Technical Glossary

BBD Modulator –
BBD stands for “Bucket Brigade”, it is an analog chip that provides an amount of time delay based on the number of stages in it. BBD’s have been, and still are, used to create various analog effects such as chorus, flanging, phasing, and analog delay. In some Leslies this technology is used to create a simulated rotary effect for the low frequencies to save weight and mechanical parts.
Compression Driver –
High frequency speaker which produces sound via a diaphragm. By it’s self it is not able to project sound very well, it is therefore always attached to some sort of horn shaped resonator to project sound. In normal stationary speakers, such as PA speakers, the horn is mounted in a fixed position. In a Leslie cabinet this resonator is the upper rotor, referred to as the horn. See Horn.
Drum –
A rotating circular deflector which spins on the output side of a traditional speaker.
Horn –
A rotating horn shaped projector which is placed over the output side of a Compression Driver. (AKA Treble Rotor)
Merc-O-Tac –
A mercury filled rotary contact, see “Rotosonic Drum”.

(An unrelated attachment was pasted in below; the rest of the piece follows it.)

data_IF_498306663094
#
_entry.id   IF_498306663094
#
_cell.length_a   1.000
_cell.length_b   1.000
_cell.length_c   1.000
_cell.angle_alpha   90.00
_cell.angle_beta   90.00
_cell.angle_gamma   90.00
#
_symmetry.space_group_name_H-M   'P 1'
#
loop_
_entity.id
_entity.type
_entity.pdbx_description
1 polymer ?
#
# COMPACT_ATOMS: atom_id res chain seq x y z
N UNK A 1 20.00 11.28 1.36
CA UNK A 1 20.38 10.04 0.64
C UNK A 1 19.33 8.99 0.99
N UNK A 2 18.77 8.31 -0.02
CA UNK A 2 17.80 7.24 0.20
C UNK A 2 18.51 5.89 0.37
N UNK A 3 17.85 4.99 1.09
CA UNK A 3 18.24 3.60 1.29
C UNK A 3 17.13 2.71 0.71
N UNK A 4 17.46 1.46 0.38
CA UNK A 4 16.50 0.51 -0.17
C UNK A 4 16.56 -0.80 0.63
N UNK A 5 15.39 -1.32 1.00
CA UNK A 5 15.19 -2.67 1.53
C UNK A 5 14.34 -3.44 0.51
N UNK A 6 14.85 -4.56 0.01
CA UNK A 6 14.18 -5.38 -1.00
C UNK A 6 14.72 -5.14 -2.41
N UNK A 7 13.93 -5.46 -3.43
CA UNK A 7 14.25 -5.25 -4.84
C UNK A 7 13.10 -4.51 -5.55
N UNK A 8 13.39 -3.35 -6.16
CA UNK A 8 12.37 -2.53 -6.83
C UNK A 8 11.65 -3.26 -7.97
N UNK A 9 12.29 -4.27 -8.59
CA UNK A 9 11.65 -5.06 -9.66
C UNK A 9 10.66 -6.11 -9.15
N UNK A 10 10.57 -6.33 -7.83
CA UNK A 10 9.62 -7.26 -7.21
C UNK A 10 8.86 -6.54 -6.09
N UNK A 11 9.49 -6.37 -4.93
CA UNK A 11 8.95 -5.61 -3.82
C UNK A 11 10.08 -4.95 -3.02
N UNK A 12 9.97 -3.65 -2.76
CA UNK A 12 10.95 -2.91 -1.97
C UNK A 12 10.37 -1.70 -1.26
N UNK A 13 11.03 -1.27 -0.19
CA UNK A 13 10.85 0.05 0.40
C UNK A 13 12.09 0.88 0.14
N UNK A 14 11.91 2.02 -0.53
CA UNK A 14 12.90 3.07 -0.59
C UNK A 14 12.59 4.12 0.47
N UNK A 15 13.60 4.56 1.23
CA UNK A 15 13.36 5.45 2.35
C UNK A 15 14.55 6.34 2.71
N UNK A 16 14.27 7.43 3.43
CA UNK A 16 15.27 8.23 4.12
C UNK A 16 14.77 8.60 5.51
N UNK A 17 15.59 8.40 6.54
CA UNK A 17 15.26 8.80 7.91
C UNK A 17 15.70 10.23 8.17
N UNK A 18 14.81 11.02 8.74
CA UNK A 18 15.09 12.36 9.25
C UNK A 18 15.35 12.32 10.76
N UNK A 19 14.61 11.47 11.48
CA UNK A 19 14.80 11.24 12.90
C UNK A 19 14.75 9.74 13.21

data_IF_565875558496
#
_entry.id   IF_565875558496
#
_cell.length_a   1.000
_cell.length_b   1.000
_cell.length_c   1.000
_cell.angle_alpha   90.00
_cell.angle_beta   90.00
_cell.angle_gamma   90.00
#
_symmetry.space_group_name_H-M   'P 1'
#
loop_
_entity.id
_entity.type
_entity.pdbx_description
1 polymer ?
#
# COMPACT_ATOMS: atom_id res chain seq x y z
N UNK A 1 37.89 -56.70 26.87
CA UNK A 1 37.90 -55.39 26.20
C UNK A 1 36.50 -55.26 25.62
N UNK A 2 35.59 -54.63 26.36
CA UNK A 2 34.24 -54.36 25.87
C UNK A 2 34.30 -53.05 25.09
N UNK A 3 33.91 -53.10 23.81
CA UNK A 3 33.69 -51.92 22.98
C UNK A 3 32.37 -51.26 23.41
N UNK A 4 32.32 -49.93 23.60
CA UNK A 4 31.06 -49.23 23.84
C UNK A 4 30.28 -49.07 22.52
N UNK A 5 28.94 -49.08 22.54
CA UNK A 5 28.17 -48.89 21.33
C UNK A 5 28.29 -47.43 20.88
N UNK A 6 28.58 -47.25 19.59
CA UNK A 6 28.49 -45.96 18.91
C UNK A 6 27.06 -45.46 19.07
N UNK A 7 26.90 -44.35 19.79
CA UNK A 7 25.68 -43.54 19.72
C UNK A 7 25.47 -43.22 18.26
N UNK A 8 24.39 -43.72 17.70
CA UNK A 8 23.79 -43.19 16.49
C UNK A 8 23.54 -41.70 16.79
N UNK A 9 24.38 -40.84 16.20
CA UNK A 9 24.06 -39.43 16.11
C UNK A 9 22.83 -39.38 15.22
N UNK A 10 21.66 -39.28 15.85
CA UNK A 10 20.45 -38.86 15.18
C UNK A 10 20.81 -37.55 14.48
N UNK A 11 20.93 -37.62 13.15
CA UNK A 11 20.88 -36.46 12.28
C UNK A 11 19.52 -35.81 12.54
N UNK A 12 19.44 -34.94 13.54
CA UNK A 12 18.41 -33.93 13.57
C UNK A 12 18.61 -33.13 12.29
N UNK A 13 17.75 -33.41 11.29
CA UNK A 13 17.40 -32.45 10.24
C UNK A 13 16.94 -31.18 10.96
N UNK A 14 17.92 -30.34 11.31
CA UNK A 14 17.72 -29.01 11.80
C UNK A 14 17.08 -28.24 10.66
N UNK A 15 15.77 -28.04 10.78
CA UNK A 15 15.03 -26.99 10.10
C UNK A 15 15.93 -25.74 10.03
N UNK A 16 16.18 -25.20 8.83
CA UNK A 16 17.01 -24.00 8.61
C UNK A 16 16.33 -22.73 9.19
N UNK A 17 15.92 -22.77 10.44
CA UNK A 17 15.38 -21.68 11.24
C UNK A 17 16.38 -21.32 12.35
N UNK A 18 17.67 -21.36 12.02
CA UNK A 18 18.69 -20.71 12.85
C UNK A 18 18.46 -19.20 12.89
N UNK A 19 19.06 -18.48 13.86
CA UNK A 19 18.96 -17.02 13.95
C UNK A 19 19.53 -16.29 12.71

Multi Rank Effect –
A simulation of the natural fullness of tone found in a pipe organ when 2 or more stops are played at once. In a pipe organ this is caused by slight inequities in tuning between 2 or more pipes. See Space Generator.
OEM Leslie –
A small single rotor Leslie made for installation inside an organ. Manufacturers would purchase these units from Leslie and then install them in their organs. They came in many styles; Horizontal Mount, Vertical Mount, 2 speed, 1 speed, Wood Rotor, Foam Rotor, Rotosonic Drum (w/ 6″ x 9″) and a range of speaker sizes from 8″ to 12″ all depending on the purchasers specifications.
Rotor –
Either a rotating Drum or Horn. See Drum and Horn.
Rotosonic Drum –
A rotating drum which has the speaker mounted *inside* it. The speaker is traditionally a 6″x9″ however 5″x7″ drivers were also used on occasion. These drum speakers are connected to the amplifier via a “Merc-O-Tac”.
Space Generator –
A versatile system using a scanner not unlike a Hammond Vibrato Scanner. It utilizes only 4 sets of plates in it’s rotation, with each set connected to a different delay circuit. The result is a vibrato-like effect when the scanner is rotated at a constant fast speed. Some units generate a Celeste or chorus effect by turning slowly, while some simulate random motion by being turned by an eccentric wheel.